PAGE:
Mayor Nutter Announces Energy Reduction Race

Office of Sustainability to release Year Two Benchmarking data

Philadelphia, October 14, 2014 – Mayor Michael A. Nutter announced the start of the Energy Reduction Race, a citywide competition to save energy in Philadelphia’s largest buildings. The Mayor also said the City has released the Year Two Energy Benchmarking report Executive Summary and data and that it will participate in the United States Department of Energy Better Buildings Challenge.

“The Energy Reduction Race builds on the momentum of Philadelphia’s Energy Benchmarking program,” said Mayor Nutter. “We know that there is a significant opportunity to cut energy use and costs, as well as reduce greenhouse gas emissions through more efficient operations. After two years of tracking the energy performance of the city’s biggest commercial buildings, we can now evaluate the real value of energy reduction. The Energy Reduction Race is a great way to engage the private sector to invest in building energy performance and develop best practices we can share across the city.”

In regards to the Energy Reduction Race, several buildings have already signed on to the competition, which runs through September 30, 2015. The three top-performing buildings will be awarded $5,000 each, while every facility that signs up will receive free building operator training to help meet the 5% energy reduction goal.

The Office of Sustainability, which manages the City’s Energy Benchmarking program, will use benchmarking results to track the Energy Reduction Race. Philadelphia’s benchmarking policy and new competition commitments are part of its broader strategy to reduce building energy usage – the primary driver of greenhouse gas emissions citywide. The one-year competition will help Philadelphia’s buildings realize significant savings through better energy performance.

Missy Quinn, chapter chair of the Philadelphia Building Owners and Managers Association (BOMA), said, “Our members are already committed to energy efficiency, which holds value for both the environment and our businesses. BOMA is excited to be a partner in the launch of the Energy Reduction Race and is looking forward to continuing to demonstrate leadership in building performance by participating in this challenge.”

In addition to launching the Energy Reduction Race, the Office of Sustainability made two additional announcements:

  • The Energy Benchmarking Year Two Report executive summary, covering results from calendar year 2013, is now available atwww.phila.gov/benchmarking.  About 90% of the buildings covered by the law, representing 25% of the city’s building floor area, have successfully benchmarked their energy performance. The full report will be released later this month. The data set of Year Two Benchmarking listed by address is now publicly available, released through the City of Philadelphia’s Github portal and on the Philadelphia benchmarking website.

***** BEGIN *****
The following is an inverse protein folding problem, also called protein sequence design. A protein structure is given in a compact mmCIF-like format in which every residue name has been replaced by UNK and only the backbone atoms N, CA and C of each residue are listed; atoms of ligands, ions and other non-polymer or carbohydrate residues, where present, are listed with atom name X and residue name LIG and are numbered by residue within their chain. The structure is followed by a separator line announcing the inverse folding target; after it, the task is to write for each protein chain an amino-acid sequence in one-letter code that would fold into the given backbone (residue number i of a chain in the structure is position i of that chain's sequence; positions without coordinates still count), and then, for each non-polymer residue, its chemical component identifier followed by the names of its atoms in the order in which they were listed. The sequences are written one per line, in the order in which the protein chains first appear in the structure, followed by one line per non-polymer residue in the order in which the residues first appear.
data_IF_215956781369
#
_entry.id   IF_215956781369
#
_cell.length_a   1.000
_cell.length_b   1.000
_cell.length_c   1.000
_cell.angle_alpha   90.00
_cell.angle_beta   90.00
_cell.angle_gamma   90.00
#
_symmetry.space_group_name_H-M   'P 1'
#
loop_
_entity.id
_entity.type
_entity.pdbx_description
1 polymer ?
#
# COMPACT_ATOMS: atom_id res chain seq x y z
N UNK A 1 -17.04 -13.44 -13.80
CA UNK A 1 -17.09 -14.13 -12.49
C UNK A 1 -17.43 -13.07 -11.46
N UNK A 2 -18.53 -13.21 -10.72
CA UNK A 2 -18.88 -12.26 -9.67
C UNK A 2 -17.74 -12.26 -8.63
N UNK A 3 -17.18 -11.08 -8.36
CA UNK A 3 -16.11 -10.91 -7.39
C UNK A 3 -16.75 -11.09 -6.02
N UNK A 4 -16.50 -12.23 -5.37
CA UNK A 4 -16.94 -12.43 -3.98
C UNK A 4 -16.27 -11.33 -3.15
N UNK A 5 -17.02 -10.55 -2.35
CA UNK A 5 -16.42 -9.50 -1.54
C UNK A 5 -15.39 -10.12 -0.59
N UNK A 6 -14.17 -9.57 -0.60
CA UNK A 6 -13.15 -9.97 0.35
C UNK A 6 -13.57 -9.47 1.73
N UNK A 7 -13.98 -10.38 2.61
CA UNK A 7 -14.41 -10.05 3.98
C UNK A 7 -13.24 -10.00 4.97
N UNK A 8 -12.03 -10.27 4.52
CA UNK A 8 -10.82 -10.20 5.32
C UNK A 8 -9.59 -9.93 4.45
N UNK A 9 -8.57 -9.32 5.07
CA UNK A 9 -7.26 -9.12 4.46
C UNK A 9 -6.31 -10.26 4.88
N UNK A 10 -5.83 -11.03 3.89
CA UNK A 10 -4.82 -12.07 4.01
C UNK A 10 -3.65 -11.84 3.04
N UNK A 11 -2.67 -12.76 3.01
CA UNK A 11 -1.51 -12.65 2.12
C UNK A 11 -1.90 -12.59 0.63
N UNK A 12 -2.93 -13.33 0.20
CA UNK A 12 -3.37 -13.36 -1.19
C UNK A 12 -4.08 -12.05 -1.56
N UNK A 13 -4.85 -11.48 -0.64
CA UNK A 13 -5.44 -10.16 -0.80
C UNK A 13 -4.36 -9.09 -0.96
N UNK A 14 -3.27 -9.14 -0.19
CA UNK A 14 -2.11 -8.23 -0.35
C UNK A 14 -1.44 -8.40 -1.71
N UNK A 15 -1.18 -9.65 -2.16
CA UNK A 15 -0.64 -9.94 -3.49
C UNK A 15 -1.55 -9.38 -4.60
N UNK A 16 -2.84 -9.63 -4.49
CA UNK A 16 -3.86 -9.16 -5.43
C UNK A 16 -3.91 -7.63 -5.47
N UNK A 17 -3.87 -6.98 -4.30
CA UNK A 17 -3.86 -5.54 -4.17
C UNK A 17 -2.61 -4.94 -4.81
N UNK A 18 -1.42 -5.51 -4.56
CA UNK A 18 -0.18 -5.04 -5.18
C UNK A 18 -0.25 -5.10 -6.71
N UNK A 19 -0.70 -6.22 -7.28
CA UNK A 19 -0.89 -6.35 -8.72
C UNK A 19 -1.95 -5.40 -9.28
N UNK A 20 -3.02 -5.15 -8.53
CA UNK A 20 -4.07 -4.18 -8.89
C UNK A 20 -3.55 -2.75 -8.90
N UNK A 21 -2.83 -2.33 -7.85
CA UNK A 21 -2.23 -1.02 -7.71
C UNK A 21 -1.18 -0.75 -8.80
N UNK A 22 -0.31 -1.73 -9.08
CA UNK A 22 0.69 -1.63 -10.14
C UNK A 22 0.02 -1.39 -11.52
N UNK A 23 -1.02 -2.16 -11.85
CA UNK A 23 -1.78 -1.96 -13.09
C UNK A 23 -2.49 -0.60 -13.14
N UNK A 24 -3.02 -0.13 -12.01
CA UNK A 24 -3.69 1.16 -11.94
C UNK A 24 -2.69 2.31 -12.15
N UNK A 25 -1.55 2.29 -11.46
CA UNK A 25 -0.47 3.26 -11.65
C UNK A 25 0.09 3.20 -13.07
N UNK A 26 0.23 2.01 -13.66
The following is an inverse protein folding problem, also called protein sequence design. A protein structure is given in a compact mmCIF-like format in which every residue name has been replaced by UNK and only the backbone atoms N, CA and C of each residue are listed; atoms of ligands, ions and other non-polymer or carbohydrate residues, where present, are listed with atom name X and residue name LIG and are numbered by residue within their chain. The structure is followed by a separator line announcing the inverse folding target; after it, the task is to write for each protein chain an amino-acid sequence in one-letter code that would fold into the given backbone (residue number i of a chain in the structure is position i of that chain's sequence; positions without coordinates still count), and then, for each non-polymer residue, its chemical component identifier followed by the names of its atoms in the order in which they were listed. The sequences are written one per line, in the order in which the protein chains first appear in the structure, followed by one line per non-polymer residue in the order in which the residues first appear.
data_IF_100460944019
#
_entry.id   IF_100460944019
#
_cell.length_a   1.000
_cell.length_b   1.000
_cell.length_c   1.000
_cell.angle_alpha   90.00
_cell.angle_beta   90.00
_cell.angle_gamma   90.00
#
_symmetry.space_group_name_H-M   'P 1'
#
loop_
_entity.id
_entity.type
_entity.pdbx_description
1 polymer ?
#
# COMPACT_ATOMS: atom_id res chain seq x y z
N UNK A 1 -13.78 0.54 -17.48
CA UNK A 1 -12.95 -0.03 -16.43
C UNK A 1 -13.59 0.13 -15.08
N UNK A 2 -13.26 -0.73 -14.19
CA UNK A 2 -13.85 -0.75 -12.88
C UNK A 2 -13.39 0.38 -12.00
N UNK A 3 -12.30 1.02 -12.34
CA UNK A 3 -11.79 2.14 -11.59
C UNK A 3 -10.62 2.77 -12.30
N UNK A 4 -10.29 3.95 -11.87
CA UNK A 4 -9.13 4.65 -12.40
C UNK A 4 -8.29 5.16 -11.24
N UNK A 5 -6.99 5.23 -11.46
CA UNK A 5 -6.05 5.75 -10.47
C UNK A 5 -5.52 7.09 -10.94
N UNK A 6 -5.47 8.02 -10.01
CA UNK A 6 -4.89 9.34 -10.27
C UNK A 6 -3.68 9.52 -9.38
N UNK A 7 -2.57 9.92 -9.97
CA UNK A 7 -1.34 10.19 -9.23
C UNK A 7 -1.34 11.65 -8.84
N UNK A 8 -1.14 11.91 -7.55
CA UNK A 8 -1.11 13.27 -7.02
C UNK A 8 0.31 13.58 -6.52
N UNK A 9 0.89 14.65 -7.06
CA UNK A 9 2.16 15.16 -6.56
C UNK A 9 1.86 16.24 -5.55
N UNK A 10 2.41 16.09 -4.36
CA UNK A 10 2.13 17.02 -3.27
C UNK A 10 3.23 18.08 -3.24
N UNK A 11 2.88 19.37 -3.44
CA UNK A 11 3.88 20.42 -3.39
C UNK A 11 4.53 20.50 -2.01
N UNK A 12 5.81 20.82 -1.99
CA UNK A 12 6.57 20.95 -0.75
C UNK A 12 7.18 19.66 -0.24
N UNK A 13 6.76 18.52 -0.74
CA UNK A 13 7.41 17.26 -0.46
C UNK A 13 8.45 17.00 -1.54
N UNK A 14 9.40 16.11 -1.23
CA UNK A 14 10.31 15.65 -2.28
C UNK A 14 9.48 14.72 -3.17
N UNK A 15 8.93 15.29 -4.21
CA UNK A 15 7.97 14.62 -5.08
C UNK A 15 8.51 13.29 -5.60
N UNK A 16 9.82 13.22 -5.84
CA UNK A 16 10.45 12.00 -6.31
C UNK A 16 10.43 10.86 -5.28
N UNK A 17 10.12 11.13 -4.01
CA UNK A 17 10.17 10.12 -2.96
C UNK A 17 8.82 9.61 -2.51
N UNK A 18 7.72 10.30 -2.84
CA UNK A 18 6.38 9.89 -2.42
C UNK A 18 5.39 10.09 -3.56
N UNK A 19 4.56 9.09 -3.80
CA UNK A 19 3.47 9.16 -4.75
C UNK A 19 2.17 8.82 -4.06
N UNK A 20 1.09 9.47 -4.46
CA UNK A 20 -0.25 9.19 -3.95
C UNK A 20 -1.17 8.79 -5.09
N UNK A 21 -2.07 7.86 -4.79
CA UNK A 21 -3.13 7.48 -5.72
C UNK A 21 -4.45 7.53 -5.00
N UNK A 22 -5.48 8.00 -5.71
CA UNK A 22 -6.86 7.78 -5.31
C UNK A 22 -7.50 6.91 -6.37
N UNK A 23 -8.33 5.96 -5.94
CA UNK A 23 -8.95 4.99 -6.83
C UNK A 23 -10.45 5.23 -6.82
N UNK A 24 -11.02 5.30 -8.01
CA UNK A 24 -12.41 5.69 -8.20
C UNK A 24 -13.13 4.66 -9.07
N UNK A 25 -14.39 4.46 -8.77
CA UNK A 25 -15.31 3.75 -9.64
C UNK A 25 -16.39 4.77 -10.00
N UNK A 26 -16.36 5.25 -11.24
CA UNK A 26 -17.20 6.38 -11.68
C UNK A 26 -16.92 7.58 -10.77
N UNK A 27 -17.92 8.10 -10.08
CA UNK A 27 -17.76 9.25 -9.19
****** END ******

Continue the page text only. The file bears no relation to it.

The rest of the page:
• The City of Philadelphia has signed the Better Buildings Challenge, a ten-year commitment led by the U.S. Department of Energy (DOE) to reduce building energy use by 20% or more. The Philadelphia Housing Authority and School District of Philadelphia will also participate in the Challenge, bringing the total floor area commitment in Philadelphia to more than 45 million square feet.

Improving building performance and mitigating the impacts of climate change are two critical elements of Greenworks Philadelphia, the City’s sustainability plan. This year, Philadelphia was selected as one of ten participants in the City Energy Project (CEP), a three-year program to share best practices and develop programs to reduce the carbon impact of our nation’s large buildings.

The City has benchmarked the energy performance of its own facilities since 2011 as part of the Greenworks commitment to reduce municipal energy usage 30% by 2015 and has already used the data to guide management decisions. The first municipal guaranteed energy savings project will be completed in 2015, but is already showing results.

An example of what an energy efficient building should be is the Bourse in Old City Philadelphia, a privately-owned building that is using benchmarking data to inform decision-making. Built in 1895, the Bourse Building is one of the oldest large commercial buildings in Philadelphia, and one of the most efficient. Given the age of the Bourse, “I was surprised when I saw the building’s initial benchmarking rating,” said Max Kaiserman, who manages sustainability metrics for the property owner, Kaiserman Company, Inc. “But older buildings sometimes outperform newer buildings. A building that already exists, given all of the embodied energy it brings to the table, is a great place to start for sustainability.”

To read the Year Two Benchmarking report Executive Summary:http://www.phillybuildingbenchmarking.com/images/uploads/documents/BnchMrk_ExecSumm_FINAL.pdf

For the results of the Year Two Benchmarking program: https://github.com/CityOfPhiladelphia/

Municipal Energy Benchmarking Report for City buildings: http://www.phila.gov/green/PDFs/Municipal Energy Benchmarking Report.pdf

To find out more about the Department of Energy Better Buildings Challenge: http://www4.eere.energy.gov/challenge/home

For more information about the City Energy Project: http://www.cityenergyproject.org/

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